Distance Changes of Juvenile Races Have Pros and Cons

There has been much discussion regarding the decision to change the 2002 Breeders' Cup Juvenile and Juvenile Filly distance to 1 1/8 miles instead of one mile, which was the original distance of the two juvenile races, first run at Hollywood Park. After running the races at a mile the first two years, it was changed to 1 1/16 miles in 1986, then back to a mile in '87, when the Breeders' Cup returned to Hollywood Park. Since then, it has been run at 1 1/16 miles.

Because of the configuration of the Arlington track, which would place the 1 1/16-mile start too close to the clubhouse turn, this year's two juvenile races had to be changed. The question was whether it should be shortened to a mile or lengthened to 1 1/8 miles, a distance unfamiliar to 2-year-olds in this country, with the exception of the Remsen Stakes at Aqueduct in late November.

The Breeders' Cup board of directors formed a committee, to whom they presented the facts for their recommendation. The committee consisted of G. Watts Humphrey, Dell Hancock, John Phillips, the late Howard Battle, Tom Robbins, Geoffrey Gibbs, Arlington vice-president of racing Frank Gabriel, and Breeders' Cup senior vice president Pam Blatz-Murff.

"When the question originally came up what would be the ideal distance for the juvenile races, it was decided on 1 1/16 miles," Blatz-Murff said of the first running in 1984. But when it was decided to extend the finish line at Hollywood Park, we couldn't run it at that distance and had to change it to a mile. So, a mile was not the original distance we wanted.

"This year, most of the trainers we surveyed felt that being the major preps leading up to the juvenile races, like the Champagne, Norfolk, and Lane's End Breeders' Futurity, are run at 1 1/16 miles, the Breeders' Cup races shouldn't be shorter than the preps. A mile is a long sprint, basically, and they didn't want to drop back in distance. We polled 20 trainers in the East, Midwest, and West, and most indicated they wanted the 1 1/8 miles, including Bob Baffert. With the exception of a few of them, they felt a mile would be more of a speed race, and the 1 1/8 miles would be better for developing a true champion. Some of those we talked to were Dick Mandella, Shug McGaughey, Bobby Frankel, D. Wayne Lukas, and Neil Drysdale.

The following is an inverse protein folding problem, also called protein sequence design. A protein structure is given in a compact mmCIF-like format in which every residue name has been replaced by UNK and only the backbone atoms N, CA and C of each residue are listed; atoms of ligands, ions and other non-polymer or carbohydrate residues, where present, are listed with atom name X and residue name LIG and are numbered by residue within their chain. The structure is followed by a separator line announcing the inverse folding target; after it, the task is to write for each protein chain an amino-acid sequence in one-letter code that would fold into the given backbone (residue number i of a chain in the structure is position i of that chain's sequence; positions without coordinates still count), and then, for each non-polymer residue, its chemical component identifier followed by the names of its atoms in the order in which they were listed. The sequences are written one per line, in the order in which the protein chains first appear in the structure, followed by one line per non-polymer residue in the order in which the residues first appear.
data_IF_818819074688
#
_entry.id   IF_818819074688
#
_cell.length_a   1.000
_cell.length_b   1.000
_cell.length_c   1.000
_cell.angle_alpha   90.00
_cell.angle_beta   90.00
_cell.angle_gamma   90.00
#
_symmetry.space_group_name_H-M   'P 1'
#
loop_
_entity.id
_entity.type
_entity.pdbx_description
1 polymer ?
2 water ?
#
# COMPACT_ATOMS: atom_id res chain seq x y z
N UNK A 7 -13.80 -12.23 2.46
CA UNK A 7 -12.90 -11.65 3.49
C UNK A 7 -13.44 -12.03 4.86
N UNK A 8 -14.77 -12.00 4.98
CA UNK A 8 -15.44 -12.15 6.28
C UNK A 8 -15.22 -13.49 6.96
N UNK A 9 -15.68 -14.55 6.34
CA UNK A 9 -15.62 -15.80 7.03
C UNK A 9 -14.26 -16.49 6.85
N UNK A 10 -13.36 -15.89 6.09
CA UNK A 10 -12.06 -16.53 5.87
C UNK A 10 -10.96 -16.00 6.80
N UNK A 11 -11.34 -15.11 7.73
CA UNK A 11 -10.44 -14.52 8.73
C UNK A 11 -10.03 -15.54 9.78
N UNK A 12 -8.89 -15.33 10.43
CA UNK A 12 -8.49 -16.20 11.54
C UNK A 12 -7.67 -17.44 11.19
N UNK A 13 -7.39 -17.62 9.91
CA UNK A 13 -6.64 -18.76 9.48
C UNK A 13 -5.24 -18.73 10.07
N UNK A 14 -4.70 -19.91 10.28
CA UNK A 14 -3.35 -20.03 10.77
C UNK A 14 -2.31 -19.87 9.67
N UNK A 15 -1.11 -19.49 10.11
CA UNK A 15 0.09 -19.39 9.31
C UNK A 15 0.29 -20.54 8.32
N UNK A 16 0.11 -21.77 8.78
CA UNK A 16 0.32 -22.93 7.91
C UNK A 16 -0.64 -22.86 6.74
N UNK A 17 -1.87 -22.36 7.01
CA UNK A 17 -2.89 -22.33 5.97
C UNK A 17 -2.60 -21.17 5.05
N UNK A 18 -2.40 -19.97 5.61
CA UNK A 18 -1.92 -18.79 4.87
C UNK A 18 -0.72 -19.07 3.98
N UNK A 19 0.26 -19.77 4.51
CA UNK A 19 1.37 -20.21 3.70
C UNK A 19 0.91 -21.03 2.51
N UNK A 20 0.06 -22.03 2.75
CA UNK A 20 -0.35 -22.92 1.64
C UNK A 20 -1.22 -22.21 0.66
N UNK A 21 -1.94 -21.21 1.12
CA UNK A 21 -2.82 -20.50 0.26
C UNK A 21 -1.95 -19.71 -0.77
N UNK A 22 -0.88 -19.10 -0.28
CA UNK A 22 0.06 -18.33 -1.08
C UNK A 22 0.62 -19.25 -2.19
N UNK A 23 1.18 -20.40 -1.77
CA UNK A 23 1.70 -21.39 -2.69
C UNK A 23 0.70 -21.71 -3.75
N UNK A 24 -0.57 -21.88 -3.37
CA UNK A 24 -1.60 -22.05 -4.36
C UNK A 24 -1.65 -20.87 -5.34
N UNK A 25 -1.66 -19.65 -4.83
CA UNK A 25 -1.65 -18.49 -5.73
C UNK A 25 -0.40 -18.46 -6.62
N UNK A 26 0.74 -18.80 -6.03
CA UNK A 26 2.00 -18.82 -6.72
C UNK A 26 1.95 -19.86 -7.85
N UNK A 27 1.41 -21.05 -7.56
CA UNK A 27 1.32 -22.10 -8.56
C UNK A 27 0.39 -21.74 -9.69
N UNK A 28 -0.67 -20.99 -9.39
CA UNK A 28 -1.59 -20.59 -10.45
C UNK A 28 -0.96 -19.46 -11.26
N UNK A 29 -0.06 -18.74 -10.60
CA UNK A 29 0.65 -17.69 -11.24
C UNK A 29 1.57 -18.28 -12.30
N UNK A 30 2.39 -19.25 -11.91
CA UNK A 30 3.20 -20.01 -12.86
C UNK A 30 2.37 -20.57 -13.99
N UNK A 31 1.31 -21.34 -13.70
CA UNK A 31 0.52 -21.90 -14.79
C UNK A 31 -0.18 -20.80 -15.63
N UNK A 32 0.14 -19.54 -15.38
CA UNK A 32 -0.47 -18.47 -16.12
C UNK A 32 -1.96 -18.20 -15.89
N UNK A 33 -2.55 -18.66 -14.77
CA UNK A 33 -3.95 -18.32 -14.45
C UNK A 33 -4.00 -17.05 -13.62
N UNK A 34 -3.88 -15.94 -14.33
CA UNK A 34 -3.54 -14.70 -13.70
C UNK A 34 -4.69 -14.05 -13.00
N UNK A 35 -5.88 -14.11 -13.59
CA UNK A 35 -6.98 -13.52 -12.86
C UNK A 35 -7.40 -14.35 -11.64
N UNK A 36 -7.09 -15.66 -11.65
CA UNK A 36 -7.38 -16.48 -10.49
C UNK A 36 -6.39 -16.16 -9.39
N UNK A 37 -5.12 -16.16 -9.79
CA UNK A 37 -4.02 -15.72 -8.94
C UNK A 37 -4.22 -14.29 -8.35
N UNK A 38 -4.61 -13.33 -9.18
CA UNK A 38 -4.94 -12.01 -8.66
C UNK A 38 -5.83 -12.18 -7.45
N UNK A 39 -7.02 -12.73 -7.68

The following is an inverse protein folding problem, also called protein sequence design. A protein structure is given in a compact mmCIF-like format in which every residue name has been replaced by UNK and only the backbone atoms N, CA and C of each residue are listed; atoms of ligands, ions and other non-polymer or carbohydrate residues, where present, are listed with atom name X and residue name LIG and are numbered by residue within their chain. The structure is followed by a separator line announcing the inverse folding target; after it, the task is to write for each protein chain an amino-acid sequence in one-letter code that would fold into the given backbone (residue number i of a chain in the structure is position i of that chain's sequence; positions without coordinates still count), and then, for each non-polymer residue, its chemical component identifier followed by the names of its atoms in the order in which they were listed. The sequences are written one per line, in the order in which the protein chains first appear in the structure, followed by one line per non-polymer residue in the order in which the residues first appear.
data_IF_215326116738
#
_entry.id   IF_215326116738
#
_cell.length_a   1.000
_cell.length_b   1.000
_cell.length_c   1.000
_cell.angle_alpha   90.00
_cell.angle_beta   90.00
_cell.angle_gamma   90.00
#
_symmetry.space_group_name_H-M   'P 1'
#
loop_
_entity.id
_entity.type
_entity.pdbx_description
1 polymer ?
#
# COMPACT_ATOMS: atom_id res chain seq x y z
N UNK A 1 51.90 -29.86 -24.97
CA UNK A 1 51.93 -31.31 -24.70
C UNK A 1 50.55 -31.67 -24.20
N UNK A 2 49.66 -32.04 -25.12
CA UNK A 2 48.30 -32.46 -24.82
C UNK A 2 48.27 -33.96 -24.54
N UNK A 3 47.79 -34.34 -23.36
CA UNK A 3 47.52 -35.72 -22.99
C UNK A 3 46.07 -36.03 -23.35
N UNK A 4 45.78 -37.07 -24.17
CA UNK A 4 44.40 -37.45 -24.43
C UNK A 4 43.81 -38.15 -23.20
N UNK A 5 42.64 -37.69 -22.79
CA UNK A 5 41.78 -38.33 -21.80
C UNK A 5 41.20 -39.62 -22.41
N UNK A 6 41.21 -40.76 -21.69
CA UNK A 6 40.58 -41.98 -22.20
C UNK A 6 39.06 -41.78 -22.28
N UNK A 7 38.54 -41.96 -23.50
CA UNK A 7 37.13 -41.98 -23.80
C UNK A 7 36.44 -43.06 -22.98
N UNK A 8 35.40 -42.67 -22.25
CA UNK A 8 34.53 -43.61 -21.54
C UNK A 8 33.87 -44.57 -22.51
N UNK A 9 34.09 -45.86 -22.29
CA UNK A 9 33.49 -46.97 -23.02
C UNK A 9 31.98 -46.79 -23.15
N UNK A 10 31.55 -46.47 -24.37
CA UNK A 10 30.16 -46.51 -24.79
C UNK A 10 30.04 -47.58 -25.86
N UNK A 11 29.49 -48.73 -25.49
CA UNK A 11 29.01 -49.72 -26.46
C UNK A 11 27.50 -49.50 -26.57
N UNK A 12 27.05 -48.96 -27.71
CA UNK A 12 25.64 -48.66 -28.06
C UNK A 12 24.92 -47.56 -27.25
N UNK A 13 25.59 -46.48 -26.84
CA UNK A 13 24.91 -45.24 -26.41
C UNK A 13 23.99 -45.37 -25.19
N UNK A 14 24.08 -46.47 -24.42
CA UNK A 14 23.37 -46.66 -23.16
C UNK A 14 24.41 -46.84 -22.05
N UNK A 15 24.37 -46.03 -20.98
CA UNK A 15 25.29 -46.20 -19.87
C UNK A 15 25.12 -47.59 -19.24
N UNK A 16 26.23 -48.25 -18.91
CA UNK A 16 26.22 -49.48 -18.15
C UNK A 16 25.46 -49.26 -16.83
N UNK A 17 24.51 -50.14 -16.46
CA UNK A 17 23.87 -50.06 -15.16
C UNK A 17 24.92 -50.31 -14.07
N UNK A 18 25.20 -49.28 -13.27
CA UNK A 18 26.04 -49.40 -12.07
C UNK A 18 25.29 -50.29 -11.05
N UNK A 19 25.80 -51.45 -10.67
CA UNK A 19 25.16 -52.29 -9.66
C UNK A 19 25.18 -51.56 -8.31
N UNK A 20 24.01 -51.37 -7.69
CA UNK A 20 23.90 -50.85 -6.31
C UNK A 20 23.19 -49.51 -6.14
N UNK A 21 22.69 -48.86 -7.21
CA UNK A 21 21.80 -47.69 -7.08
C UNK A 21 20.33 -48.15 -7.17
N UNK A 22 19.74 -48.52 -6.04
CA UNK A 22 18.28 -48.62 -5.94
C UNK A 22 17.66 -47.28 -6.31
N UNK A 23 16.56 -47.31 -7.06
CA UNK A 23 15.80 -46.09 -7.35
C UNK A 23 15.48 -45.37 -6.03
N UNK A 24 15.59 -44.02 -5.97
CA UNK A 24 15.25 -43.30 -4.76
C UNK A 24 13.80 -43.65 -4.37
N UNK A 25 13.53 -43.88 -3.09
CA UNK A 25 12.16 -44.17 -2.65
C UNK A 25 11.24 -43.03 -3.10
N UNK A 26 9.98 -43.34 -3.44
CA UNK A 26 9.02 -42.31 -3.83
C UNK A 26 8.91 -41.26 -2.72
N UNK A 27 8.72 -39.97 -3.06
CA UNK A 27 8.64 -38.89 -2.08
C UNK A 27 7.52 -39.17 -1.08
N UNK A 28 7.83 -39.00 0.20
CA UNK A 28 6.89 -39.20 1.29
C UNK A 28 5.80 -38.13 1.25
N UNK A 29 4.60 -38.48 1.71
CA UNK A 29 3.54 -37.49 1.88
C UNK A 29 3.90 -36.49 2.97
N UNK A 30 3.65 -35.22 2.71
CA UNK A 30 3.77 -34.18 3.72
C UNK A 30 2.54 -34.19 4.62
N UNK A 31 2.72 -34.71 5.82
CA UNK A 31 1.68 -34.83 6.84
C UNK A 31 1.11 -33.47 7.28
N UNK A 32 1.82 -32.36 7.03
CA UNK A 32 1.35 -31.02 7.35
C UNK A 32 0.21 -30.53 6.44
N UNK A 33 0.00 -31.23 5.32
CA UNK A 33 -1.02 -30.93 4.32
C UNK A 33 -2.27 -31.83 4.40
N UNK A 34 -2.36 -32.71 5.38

"A mile and an eighth is a new experience for these horses and we realize that. But it's a helluva lot safer than starting at 1 1/16 with that short run," Blatz-Murff continued. "They'd only have 200 feet to settle themselves into the turn. We're not looking for any track records; we're looking for a nice, safe start and to get them all home where they can run again. How do you know this isn't what breaks the Breeders' Cup Juvenile jinx (of never having a winner go on to win Kentucky Derby)?"

McGaughey, who will saddle the likely favorite for the Juvenile Fillies in Storm Flag Flying, said he felt 1 1/8 miles is a grueling distance for 2-year-olds this time of year, but understands the Breeders' Cup's decision. "The Breeders' Cup threw it out there to see what people think," he said. "Running out of a chute at a mile takes the fan's perspective away. Even though it's a grueling distance, if we have to go that far I'm not going to worry about it. I think in all probability it's good for racing."

John Kimmel said he believes a mile is a classic distance for 2-year-olds. "We never used to have a mile and an eighth race until the Remsen." He said. "With all these two-turn races now, I think it's an awful lot. But there are two sides to the coin. Maybe now, trainers are going to have to back off their horses after the Breeders' Cup and give them three to three and a half months off before starting back on the Triple Crown trail."